Posted on March 2, 2014, by Brandon Crawford

The Supreme Court decides that a defendant has no right to challenge the pretrial seizure and freezing of assets, even when the defendant needs the assets to hire a lawyer.

In 2005, Kerri Kaley, a medical equipment sales rep, learned that the Food and Drug Administration suspected she was stealing prescription medical devices from hospitals and selling the equipment for personal gain. Kerri's husband, Brian Kaley, was also being investigated for shipping the medical devices and depositing some of the funds in his business account.

Using their home as collateral, the Kaleys obtained an equity line of credit in order to pay expenses and attorney's fees during the investigation, which lasted two years. A grand jury finally indicted the Kaleys, along with another sales rep named Jennifer Gruenstrass, in early 2007. The indictment included a forfeiture demand for all property constituting "proceeds" of the charges "and all property traceable to such property."

The Government also obtained a protective order to freeze the Kaleys' assets, including their marital residence and the funds they acquired during the investigation. The Kaleys asked the court to vacate the order in an effort to use the remaining equity in their home to retain counsel for trial. They argued that the Fifth and Sixth Amendments entitled them to a pretrial hearing, at which they would challenge whether the medical devices were stolen.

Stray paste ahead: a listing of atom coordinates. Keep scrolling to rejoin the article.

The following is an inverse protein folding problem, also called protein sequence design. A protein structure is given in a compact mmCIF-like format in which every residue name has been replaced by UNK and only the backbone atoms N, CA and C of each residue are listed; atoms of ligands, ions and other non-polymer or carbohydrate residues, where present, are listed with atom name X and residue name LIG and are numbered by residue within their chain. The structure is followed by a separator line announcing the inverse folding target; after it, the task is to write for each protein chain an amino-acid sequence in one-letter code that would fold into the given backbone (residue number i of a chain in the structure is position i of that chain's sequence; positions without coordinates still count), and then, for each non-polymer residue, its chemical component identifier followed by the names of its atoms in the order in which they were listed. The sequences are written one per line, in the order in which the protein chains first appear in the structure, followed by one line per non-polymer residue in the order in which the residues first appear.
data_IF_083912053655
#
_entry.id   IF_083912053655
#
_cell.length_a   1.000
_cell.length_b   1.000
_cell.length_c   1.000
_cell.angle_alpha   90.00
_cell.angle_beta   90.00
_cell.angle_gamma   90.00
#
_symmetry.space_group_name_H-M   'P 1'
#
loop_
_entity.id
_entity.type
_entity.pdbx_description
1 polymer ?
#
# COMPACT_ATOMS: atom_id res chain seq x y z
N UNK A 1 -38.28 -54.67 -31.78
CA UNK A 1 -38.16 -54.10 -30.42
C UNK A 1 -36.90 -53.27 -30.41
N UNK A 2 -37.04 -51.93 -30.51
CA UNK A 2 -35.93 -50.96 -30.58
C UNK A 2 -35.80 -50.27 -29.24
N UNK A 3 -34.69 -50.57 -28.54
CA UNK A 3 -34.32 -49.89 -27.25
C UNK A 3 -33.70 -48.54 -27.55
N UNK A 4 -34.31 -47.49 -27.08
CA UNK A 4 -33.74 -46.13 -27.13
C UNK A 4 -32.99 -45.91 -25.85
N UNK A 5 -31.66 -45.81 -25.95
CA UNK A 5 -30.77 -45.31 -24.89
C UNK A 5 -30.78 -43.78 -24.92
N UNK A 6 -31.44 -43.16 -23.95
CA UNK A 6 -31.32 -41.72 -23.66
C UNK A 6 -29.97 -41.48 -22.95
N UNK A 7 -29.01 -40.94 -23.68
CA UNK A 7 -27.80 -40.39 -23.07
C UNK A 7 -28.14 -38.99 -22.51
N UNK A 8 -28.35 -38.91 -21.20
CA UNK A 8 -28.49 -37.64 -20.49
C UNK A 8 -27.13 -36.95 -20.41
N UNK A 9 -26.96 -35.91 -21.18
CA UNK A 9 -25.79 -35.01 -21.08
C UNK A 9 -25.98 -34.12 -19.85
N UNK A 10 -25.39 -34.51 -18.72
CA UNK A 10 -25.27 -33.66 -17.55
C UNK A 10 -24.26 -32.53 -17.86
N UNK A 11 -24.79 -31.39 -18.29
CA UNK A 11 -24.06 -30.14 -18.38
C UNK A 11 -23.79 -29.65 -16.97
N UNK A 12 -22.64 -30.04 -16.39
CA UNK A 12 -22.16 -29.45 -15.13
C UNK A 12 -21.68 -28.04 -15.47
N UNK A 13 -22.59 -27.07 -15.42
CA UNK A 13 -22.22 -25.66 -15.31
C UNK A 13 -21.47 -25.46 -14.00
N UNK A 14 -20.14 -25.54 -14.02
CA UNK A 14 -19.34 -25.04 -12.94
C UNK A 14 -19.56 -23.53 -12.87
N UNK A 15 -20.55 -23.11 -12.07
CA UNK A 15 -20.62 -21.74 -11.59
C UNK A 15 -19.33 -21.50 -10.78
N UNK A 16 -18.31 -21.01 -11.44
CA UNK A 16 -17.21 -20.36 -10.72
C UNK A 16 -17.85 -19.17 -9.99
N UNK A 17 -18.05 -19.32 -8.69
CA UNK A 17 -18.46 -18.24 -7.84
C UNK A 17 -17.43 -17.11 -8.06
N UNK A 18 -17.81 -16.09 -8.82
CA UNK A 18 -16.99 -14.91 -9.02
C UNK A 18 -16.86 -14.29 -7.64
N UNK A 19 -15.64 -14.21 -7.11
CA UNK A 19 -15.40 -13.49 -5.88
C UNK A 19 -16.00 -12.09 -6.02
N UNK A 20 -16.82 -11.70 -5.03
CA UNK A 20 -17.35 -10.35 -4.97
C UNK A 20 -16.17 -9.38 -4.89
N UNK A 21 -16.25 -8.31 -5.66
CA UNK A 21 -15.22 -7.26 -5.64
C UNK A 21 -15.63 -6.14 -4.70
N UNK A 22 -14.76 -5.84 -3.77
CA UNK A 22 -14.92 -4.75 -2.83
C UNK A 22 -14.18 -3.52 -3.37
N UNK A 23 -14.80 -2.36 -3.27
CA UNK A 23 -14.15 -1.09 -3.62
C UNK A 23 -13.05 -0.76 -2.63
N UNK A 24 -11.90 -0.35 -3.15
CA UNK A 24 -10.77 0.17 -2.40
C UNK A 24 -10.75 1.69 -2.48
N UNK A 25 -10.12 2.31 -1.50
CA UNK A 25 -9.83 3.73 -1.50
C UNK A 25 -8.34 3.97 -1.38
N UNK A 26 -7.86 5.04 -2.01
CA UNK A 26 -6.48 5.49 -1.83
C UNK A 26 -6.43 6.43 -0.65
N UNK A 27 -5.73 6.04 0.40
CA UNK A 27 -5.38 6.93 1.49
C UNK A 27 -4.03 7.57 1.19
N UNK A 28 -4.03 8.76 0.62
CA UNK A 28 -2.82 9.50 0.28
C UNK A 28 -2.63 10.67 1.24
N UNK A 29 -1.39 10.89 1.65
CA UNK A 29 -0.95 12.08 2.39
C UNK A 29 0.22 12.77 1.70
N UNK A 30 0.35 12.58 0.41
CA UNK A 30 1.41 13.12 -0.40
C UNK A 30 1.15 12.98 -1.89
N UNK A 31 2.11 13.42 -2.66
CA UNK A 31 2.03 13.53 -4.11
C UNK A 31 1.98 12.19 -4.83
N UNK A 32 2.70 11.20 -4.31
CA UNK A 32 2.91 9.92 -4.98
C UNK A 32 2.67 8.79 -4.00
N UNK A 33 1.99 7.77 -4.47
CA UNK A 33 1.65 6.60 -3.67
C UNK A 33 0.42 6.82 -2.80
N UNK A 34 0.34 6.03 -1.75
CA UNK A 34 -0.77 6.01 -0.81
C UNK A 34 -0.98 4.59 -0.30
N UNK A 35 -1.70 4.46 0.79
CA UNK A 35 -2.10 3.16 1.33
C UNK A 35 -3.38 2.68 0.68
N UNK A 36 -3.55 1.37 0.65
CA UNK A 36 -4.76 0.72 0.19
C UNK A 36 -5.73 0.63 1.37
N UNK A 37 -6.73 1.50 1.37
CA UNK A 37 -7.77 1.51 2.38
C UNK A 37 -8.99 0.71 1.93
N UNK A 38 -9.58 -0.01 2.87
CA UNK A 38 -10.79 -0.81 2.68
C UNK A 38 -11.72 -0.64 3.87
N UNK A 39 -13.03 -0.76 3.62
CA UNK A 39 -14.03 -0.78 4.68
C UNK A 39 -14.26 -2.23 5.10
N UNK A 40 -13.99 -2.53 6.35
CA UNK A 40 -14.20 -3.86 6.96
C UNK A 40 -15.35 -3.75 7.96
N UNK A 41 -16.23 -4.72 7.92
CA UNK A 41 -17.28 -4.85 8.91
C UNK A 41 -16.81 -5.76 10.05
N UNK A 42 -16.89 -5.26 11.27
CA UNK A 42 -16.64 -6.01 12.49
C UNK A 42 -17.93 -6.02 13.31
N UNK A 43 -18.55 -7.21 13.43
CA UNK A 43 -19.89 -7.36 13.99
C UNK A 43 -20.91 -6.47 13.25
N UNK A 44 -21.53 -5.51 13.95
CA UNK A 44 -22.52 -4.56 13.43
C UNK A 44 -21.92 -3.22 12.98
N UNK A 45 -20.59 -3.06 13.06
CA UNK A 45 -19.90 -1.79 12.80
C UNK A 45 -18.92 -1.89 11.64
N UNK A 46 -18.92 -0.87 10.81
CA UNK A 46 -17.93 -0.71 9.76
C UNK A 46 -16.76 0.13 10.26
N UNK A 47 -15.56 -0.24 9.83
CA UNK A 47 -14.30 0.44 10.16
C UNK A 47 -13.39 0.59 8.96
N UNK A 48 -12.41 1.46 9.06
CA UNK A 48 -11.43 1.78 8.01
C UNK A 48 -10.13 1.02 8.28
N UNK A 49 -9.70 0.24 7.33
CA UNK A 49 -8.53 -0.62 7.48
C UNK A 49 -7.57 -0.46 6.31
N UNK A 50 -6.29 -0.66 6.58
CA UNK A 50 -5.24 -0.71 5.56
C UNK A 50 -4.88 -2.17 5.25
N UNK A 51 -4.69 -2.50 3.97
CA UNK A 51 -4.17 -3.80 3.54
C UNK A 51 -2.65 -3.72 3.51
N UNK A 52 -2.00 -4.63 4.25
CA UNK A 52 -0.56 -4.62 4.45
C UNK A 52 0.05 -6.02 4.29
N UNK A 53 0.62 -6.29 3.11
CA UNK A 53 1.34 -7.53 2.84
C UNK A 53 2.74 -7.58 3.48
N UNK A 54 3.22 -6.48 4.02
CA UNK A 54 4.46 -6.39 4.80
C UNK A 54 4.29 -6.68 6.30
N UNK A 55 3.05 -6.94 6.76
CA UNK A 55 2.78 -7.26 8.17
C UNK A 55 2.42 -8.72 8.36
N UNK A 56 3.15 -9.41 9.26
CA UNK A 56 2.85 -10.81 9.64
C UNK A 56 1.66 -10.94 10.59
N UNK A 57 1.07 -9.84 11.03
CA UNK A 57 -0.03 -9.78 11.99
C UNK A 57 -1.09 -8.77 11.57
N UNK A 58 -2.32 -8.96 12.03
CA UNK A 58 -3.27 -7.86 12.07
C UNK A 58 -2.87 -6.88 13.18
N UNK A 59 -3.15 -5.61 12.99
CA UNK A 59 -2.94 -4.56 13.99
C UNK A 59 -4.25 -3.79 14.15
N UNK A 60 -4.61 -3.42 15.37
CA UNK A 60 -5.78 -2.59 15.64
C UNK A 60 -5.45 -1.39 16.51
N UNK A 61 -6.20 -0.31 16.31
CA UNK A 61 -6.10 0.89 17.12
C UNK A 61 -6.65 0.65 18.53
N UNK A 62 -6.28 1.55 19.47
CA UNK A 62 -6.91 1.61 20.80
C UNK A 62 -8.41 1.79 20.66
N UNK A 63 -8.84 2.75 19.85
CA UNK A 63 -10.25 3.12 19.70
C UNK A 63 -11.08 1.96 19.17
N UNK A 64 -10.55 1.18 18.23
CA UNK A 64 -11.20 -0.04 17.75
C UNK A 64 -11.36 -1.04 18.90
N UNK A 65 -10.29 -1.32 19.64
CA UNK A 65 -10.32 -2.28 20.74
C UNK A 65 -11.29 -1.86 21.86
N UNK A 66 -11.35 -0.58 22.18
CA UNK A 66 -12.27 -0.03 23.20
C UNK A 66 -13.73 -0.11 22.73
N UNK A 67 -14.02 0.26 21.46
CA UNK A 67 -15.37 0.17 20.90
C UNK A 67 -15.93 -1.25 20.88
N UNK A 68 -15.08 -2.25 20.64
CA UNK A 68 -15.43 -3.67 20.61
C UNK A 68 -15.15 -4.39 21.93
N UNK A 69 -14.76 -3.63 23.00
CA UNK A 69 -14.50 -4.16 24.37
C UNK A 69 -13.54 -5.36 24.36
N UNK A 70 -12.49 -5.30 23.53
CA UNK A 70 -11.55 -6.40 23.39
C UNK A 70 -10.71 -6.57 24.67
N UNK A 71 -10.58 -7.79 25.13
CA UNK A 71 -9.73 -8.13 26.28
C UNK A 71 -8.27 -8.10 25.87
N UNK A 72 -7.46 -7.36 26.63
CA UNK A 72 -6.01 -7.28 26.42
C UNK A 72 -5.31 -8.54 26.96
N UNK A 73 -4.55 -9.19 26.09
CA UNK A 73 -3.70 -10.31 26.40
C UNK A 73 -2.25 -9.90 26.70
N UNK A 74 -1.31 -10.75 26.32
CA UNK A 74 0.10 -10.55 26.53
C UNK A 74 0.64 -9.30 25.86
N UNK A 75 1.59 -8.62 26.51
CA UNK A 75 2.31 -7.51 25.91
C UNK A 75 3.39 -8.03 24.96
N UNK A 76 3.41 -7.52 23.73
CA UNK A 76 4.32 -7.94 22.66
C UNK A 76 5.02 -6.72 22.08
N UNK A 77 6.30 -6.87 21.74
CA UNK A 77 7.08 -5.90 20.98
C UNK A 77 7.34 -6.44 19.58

The judge granted the Kaleys a hearing, but barred them from presenting any evidence suggesting the medical devices were not actually stolen. The judge also found the Kaleys' constitutional right to an attorney of their own choosing was not violated because they could afford other competent counsel if they liquidated their other assets, including their childrens' college savings account.

The Kaleys decided to pursue an interlocutory appeal in the Eleventh Circuit. As the appeal was resolved, the other indicted sales rep, Jennifer Gruenstrass, who retained her counsel of choice because her assets were not frozen, went to trial and was acquitted. The Kaleys, still fighting for access to their money, eventually landed in the United States Supreme Court. The Court released its decision on February 25, 2014.

Describing the right to hire an attorney of choice as "the root meaning of the Sixth Amendment," Justice Kagan goes on to explain that a freeze depriving a defendant of this right is erroneous "only when the grand jury should never have issued the indictment." Chief Justice Roberts, along with Justice Breyer and Justice Sotomayor, disagreed.

Chief Justice Roberts clarified that previous decisions by the Court reserved the crucial question of whether a defendant had the right to be heard before the Government could freeze assets the defendant needs to retain his counsel of choice. He wrote, "There was good reason for that caution. The possibility that a prosecutor could elect to hamstring his target by preventing him from paying his counsel of choice raises substantial concerns about the fairness of the entire proceeding."

A grand jury's finding has always determined if an accused will go to trial. Now, it will also determine if an accused will be able to defend herself at trial. While the majority hung its hat on the "history of the grand jury institution," the dissent analyzed the situation a bit differently: "Common sense tells us that secret decisions based on only one side of the story will prove inaccurate more often than those made after hearing from both sides."

In deciding that defendants can be deprived of the means to defend themselves without even a simple hearing, the majority simply missed the mark.

You can read the full opinion here.

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